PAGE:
They could be from The Necronomicon, Unaussprechlichen Kulten, or simply Poe’s “quaint and curious volume,” but everybody needs at least a few tattered leaves of ancient mind-blasting arcanum lying around to impress guests. Especially around Halloween.

This tutorial presents an easy method for producing weathered “antiqued” paper with burned edges. The trick of soaking white paper in coffee or tea to give it an old, yellowed look is very familiar, but the process for selectively burning the edges of the paper is something I discovered on my own. A simple and safe chemical treatment is used to selectively char the page, only where it has been applied, upon mild heat treatment.

Project Steps

Create and print your art

Print your art using a laser printer, not inkjet. Most inkjet inks are water soluble and will not stand up to the water-based solutions used in this tutorial.

The artwork I used is from an imagining of Lovecraft’s Necronomicon by French artist Philippe Druillet that appeared in the October 1979 issue of Heavy Metal magazine, a copy of which I own. If you can’t get your hands on the same magazine, there are other good sources for faux-arcana graphics.

Dover has a clip-art collection called Magic and Mystical Symbols that’s chock full of appropriate art.

The Howard Phillips Lovecraft Historical Society has some Necronomicon pages for sale as well as some great online resources for making prop documents, including a package of free fonts.

If you’re really into it, Propnomicon is an entire blog dedicated to reproduction artifacts from the Cthulhu mythos.

Soak the pages

Make strong coffee using about 6 oz of ground beans in 2 cups of water. Let it stand overnight, if possible.

Pour off the coffee into a shallow baking sheet and then soak your laser-printed pages in it one at a time, for five minutes each.

Remove each page from the coffee bath and, without giving too much time for the coffee to drip off, couch it between two layers of paper towels under a piece of cardboard weighted with a stack of books.

Allow the pages to dry in this manner for 2 hours before proceeding.

Apply the burn treatment

The pages do not have to be bone-dry to go on.

Using a brush, apply a saturated solution of ammonium chloride to the edges of each page where the burn effect is desired.

You may wish to add a drop or two of food coloring to the solution to make it easy to see where the treatment has been applied and where it has not. Any coloration thus imparted to the paper should burn away in the next step.


You don’t have to let the solution dry before proceeding.

Working over a heat-stable surface and with good ventilation, heat the edges of the page with a heat gun on the high setting. This will drive off any remaining moisture quite rapidly, and you may want to weight the page down in the middle to keep it from blowing around in the air blast.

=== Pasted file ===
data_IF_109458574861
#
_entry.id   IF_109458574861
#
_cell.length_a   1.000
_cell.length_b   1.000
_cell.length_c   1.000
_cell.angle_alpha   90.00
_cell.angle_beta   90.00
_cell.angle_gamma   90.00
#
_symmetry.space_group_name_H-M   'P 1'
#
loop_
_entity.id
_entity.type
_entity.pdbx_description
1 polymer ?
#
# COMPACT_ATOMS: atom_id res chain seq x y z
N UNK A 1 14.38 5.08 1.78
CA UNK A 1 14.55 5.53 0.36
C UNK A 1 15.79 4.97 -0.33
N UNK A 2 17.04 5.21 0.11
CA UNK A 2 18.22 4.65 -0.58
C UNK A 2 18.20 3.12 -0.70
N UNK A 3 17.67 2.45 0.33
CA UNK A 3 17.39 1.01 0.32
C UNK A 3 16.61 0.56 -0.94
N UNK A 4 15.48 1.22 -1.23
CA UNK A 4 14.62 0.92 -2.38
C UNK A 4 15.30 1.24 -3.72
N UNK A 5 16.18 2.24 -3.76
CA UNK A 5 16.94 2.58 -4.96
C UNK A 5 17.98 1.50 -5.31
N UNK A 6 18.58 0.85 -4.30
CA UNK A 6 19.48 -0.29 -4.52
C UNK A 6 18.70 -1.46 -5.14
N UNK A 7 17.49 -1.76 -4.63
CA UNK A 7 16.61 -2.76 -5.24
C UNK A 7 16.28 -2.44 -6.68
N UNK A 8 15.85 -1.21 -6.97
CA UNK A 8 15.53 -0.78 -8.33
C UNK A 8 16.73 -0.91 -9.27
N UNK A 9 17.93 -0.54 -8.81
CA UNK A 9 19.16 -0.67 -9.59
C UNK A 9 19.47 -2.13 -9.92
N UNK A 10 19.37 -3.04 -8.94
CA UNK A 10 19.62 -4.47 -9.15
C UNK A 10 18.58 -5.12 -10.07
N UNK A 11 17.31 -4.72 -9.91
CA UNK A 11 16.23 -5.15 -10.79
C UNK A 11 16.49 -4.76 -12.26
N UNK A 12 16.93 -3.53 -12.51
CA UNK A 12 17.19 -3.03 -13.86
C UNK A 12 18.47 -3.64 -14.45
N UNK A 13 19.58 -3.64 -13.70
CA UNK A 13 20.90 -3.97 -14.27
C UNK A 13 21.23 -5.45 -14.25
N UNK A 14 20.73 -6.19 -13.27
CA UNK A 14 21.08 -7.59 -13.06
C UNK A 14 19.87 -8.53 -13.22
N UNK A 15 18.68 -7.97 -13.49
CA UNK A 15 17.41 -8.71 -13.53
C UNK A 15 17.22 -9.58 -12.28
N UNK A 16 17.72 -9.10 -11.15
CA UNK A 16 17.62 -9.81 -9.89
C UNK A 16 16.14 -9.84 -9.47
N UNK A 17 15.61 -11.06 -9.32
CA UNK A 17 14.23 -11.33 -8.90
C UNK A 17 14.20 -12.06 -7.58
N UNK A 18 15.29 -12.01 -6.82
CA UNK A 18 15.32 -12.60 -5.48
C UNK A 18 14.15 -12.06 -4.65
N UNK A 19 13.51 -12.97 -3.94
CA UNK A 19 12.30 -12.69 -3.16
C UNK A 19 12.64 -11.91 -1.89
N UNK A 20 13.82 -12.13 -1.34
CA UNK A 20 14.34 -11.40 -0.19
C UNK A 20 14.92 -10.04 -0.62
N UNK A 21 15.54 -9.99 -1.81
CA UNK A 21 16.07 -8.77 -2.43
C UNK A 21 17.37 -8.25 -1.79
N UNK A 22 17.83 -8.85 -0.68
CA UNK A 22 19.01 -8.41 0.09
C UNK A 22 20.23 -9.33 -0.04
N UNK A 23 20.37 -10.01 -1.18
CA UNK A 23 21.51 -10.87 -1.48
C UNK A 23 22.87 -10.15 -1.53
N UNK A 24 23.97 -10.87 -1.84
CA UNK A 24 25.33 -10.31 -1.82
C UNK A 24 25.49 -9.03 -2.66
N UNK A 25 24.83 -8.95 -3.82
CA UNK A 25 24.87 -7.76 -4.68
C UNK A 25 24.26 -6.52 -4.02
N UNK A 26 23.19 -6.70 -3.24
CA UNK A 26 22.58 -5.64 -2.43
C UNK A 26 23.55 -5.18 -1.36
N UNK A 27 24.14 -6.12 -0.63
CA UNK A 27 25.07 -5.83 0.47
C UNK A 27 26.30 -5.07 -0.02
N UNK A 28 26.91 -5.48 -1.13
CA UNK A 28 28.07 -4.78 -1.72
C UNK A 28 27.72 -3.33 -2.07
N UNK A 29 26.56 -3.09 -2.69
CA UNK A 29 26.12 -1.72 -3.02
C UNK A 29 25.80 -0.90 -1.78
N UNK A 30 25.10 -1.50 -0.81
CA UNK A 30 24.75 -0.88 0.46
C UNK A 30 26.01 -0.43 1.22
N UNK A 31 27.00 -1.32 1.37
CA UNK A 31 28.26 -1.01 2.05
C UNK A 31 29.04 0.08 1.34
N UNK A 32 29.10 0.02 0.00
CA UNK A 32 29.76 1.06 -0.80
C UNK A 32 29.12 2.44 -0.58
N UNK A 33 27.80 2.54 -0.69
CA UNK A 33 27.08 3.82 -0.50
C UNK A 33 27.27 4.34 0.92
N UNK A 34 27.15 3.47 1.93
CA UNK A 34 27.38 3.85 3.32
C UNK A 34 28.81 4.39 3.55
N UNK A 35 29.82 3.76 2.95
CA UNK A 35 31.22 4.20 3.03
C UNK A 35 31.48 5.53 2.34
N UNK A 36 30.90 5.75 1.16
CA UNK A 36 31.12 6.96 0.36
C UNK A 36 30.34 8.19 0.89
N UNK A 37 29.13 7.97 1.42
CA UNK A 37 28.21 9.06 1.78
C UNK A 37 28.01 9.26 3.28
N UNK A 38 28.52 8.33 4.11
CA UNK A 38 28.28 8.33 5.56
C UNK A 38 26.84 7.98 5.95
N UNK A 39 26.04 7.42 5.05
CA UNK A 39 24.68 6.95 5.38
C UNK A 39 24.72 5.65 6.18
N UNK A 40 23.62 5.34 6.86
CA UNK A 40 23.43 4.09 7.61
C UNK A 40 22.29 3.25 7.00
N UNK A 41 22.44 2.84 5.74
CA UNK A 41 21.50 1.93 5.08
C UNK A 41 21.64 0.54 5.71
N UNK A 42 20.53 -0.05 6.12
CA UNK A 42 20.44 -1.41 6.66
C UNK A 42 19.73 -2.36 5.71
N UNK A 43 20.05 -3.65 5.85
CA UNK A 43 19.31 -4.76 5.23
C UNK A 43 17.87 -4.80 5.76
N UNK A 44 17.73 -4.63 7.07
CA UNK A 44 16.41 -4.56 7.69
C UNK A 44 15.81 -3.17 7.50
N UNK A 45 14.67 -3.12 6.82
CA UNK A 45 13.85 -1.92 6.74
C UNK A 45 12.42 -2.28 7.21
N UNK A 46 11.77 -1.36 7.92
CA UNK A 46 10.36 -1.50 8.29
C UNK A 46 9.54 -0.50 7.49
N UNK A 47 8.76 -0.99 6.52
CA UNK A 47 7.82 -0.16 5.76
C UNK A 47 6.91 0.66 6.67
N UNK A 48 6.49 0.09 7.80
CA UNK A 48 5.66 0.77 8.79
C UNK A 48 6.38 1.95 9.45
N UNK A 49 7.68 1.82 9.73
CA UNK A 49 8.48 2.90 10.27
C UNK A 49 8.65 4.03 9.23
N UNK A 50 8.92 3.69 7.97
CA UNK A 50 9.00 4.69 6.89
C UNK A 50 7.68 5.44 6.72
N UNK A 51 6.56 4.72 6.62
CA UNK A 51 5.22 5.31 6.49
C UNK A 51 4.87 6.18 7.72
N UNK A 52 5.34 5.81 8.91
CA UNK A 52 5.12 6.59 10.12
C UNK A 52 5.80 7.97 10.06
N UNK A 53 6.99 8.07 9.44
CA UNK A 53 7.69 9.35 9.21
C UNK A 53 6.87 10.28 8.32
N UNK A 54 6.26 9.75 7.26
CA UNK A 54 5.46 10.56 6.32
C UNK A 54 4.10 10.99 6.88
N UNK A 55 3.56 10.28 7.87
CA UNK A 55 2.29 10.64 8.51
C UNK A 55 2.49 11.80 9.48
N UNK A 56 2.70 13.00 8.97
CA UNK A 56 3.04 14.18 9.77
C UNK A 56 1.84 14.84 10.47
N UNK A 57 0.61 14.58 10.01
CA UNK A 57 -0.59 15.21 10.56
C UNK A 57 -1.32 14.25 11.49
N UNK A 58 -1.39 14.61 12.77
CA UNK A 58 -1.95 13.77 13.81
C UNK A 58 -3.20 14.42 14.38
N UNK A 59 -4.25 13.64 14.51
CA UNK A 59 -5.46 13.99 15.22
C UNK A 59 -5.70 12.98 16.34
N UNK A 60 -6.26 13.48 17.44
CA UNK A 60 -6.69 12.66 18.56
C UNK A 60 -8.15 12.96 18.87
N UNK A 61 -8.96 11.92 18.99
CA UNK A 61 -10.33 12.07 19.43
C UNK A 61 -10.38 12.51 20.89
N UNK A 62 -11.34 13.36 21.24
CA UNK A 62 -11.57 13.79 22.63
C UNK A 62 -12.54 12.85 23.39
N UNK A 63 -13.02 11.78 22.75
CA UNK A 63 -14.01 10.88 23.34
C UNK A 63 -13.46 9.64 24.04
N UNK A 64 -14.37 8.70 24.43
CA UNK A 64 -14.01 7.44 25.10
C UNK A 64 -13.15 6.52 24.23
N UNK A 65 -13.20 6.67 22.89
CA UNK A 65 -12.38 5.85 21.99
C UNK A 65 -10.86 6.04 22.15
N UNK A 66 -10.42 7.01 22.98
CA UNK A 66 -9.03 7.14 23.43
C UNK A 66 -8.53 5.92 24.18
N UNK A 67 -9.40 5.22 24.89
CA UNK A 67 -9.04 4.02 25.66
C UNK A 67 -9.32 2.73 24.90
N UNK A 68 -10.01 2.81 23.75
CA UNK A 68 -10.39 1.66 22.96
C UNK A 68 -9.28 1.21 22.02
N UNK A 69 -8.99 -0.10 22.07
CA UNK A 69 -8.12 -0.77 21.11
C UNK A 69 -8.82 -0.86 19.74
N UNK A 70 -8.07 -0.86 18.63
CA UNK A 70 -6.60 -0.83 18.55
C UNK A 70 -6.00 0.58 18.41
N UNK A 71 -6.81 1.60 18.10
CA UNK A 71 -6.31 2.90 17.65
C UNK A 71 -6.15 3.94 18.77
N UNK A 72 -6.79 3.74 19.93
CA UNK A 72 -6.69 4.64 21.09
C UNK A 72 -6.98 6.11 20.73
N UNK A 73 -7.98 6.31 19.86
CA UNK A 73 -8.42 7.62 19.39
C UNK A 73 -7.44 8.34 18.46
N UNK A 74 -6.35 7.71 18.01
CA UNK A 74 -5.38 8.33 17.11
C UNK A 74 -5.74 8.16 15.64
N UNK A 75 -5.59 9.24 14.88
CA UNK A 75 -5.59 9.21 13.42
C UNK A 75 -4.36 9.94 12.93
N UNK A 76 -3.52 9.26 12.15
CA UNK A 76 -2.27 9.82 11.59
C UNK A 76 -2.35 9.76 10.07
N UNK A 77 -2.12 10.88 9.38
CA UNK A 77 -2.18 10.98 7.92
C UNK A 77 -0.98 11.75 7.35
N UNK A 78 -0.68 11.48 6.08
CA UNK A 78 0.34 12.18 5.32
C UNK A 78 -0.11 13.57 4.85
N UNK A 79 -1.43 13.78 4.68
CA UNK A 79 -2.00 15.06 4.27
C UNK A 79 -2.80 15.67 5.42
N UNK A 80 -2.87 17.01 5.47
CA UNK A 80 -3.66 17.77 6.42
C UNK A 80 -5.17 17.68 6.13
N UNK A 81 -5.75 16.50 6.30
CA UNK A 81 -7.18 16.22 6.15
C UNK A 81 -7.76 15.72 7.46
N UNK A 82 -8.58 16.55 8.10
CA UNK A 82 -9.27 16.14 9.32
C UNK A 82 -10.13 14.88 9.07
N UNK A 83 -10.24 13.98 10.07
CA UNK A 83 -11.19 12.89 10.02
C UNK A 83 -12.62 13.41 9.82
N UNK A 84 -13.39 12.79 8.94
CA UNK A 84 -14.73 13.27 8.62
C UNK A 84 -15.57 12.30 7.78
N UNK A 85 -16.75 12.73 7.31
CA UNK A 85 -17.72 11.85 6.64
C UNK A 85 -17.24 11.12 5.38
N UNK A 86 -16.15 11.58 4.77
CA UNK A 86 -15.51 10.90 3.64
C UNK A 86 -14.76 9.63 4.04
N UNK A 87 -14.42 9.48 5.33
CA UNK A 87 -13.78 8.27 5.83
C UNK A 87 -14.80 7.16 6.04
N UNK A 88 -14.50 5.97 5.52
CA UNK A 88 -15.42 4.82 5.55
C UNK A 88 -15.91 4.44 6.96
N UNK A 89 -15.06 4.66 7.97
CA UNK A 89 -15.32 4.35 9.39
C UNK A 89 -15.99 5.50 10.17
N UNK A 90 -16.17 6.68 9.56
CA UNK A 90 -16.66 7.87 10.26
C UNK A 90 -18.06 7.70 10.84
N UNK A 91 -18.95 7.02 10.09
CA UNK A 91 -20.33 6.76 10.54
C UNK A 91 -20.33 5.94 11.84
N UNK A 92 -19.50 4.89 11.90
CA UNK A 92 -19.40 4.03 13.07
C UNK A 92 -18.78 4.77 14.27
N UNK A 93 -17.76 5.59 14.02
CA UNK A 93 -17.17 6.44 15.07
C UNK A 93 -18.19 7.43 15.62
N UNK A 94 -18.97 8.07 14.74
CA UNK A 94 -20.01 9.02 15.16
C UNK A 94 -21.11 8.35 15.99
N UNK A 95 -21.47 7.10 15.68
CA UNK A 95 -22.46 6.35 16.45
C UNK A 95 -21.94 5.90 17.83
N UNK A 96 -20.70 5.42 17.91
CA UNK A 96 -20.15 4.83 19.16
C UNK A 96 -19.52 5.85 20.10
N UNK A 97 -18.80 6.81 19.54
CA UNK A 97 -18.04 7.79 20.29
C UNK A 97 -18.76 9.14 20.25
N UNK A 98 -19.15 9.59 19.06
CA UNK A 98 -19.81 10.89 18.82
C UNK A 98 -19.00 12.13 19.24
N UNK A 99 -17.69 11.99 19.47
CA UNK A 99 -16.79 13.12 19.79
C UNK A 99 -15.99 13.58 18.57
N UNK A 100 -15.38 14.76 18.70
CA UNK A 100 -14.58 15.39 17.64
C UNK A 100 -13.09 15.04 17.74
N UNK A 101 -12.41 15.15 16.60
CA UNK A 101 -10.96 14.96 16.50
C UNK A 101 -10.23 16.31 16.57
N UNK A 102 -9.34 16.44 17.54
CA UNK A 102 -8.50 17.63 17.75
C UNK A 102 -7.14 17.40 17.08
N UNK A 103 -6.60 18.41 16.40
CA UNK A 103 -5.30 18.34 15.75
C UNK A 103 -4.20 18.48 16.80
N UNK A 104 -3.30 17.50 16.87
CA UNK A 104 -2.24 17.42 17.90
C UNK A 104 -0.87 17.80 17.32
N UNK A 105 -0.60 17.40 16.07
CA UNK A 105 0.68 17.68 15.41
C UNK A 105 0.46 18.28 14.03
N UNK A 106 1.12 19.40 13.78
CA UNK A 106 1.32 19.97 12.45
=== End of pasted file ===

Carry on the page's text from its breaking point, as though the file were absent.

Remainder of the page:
Depending on the strength of your heat gun, it may take a minute or so before you begin to see an effect, but when you do it will be obvious. The paper will char rapidly just in those areas where the ammonium chloride has been applied.

Remove burned areas

The charred areas of the page will be dry and crumbly and should flake off with mild pressure from the fingers.

Work your way around the page, making sure at least to remove all the straight-cut edges of the original sheet, and also to leave some burned bits behind to make it clear that your forbidden tome was rescued at the last moment from the cleansing flames of the Inquisition’s pyres.


The charring solution works because of the tendency of ammonium chloride to decompose, when heated, to give ammonia gas and hydrochloric acid. The ammonia gas evaporates into the atmosphere, leaving behind strong hydrochloric acid, which is what actually chars the page. This sounds nastier than it is, in practice. Prudence dictates erring on the side of caution and always working with strong ventilation, but, frankly, I did this in my closed kitchen with the air conditioner on and didn't notice much more than a slight burning smell.

An easy way to prepare a saturated solution of ammonium chloride (or any salt, really), is to dump a bunch of it into a jar and add water, but not enough to dissolve it all. So you end up with a layer of solid at the bottom of the jar, all the time. The liquid layer on top will always be saturated with the salt no matter what the ambient temperature may be.

I'm totally thrilled with my results, but if I were to do it again, I might try a slightly heavier laser printer paper, perhaps some of that resumé-grade stuff, just to see if it ended up feeling more like antique parchment at the end of the process.